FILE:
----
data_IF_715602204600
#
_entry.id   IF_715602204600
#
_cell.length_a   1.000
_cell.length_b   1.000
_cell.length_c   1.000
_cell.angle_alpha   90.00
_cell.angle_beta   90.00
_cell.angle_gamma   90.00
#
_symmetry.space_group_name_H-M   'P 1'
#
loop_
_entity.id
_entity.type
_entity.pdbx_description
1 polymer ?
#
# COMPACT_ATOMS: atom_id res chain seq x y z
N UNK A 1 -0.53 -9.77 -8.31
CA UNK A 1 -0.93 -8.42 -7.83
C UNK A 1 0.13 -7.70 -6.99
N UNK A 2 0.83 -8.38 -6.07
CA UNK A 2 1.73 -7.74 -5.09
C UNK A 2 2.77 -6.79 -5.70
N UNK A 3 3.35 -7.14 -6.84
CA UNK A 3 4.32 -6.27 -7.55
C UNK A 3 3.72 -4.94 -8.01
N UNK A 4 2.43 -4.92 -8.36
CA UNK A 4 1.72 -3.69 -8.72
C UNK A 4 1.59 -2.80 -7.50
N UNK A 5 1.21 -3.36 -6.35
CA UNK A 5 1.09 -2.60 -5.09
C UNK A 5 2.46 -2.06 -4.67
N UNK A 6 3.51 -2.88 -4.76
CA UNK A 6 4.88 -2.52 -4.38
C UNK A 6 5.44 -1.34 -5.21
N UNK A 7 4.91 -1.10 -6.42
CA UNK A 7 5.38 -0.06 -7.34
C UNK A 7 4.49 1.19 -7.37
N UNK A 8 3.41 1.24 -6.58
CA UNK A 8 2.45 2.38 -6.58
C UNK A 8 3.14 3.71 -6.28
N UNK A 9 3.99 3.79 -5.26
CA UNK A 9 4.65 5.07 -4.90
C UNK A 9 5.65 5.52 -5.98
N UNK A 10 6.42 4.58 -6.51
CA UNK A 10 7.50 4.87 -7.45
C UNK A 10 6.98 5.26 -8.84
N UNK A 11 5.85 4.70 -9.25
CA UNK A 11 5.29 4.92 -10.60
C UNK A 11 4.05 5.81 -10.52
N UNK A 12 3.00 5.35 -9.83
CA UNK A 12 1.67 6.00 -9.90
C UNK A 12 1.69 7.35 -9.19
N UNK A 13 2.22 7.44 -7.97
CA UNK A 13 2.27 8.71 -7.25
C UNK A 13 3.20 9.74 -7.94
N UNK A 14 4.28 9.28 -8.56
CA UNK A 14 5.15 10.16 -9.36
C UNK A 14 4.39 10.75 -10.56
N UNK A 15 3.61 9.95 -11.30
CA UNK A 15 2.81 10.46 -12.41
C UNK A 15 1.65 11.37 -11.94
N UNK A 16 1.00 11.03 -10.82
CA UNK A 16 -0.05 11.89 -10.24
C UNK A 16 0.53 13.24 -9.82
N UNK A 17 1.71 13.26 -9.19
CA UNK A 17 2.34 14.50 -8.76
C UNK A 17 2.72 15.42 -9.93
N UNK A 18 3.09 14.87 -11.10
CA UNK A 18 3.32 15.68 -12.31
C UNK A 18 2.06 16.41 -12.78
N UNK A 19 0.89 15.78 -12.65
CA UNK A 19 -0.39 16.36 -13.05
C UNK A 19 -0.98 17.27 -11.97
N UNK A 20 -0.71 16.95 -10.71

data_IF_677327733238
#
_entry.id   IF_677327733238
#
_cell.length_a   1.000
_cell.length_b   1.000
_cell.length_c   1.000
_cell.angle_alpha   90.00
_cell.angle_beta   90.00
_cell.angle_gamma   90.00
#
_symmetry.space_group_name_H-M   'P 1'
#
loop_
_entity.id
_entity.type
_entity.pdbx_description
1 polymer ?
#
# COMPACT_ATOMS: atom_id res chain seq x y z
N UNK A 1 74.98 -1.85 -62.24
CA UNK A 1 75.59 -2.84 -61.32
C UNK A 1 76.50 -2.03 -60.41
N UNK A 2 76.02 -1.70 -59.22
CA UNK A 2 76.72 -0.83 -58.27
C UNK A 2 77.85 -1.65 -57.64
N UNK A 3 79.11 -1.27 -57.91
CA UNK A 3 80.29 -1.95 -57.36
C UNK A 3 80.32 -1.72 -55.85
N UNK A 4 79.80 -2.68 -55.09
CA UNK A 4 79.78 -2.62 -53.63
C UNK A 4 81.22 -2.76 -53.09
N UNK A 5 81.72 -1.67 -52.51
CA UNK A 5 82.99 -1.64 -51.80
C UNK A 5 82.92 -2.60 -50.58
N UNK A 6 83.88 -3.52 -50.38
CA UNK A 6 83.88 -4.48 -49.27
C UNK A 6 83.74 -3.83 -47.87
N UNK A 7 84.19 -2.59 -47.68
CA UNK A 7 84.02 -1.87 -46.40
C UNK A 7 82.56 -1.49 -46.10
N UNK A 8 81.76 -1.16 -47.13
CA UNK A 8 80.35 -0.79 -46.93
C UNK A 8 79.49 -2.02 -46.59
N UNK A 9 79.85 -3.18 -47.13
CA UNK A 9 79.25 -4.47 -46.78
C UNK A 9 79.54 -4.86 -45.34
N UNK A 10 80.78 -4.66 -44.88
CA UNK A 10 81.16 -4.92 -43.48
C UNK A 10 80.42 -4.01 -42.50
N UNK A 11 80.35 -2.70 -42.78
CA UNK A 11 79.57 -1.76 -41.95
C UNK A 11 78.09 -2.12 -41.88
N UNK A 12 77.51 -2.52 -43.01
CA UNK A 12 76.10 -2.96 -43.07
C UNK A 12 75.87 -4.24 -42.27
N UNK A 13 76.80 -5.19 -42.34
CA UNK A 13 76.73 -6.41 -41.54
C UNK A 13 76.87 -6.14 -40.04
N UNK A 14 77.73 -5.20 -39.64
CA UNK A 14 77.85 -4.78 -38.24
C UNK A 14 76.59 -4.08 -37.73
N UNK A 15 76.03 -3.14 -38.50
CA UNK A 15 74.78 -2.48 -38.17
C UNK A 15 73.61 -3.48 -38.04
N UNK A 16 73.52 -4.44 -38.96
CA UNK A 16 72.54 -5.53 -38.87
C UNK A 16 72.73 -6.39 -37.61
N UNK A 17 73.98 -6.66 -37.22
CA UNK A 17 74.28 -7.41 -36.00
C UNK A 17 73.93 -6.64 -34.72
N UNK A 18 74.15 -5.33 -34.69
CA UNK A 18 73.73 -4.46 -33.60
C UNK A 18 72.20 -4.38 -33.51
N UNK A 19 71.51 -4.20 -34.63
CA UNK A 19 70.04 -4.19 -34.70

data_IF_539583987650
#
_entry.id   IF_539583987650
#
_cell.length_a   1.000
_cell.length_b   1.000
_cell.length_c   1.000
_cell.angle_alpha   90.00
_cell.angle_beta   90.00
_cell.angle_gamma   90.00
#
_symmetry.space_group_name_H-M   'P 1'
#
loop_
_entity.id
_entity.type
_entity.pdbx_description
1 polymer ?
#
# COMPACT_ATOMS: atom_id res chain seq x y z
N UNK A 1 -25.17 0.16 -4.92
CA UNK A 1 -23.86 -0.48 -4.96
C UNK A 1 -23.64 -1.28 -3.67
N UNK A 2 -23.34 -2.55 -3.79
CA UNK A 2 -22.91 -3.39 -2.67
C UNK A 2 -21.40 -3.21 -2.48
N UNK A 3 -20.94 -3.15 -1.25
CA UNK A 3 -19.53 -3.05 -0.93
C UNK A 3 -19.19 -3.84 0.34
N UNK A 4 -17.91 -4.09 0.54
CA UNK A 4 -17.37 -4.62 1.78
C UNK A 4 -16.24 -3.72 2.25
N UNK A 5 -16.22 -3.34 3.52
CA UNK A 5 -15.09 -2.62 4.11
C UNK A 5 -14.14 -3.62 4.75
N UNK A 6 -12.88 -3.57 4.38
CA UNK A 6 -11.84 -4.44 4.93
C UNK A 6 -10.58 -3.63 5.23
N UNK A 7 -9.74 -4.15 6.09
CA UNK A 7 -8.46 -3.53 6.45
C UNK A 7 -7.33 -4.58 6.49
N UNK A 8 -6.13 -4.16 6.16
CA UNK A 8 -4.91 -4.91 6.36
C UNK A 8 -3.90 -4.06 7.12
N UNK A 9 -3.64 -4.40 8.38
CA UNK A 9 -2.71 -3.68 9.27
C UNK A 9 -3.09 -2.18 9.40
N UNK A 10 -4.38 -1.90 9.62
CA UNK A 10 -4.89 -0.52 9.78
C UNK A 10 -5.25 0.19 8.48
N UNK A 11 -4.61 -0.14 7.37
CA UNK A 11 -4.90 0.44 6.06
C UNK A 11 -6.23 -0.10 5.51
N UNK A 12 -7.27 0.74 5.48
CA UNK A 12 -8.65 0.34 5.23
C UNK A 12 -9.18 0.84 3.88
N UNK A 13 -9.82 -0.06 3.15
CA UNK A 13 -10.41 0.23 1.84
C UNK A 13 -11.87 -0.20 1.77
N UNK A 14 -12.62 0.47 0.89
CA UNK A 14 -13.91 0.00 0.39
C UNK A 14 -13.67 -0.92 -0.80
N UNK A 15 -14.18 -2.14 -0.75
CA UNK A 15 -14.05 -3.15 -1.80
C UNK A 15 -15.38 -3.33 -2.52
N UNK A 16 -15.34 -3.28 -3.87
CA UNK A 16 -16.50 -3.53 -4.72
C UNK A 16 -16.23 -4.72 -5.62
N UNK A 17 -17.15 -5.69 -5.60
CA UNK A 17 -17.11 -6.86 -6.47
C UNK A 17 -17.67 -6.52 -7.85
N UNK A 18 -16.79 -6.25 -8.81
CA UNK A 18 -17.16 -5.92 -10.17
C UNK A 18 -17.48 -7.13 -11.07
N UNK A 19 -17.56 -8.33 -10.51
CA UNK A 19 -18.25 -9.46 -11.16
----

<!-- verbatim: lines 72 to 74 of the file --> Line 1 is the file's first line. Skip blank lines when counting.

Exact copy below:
N UNK A 18 3.09 14.87 -11.10
CA UNK A 18 3.32 15.68 -12.31
C UNK A 18 2.06 16.41 -12.78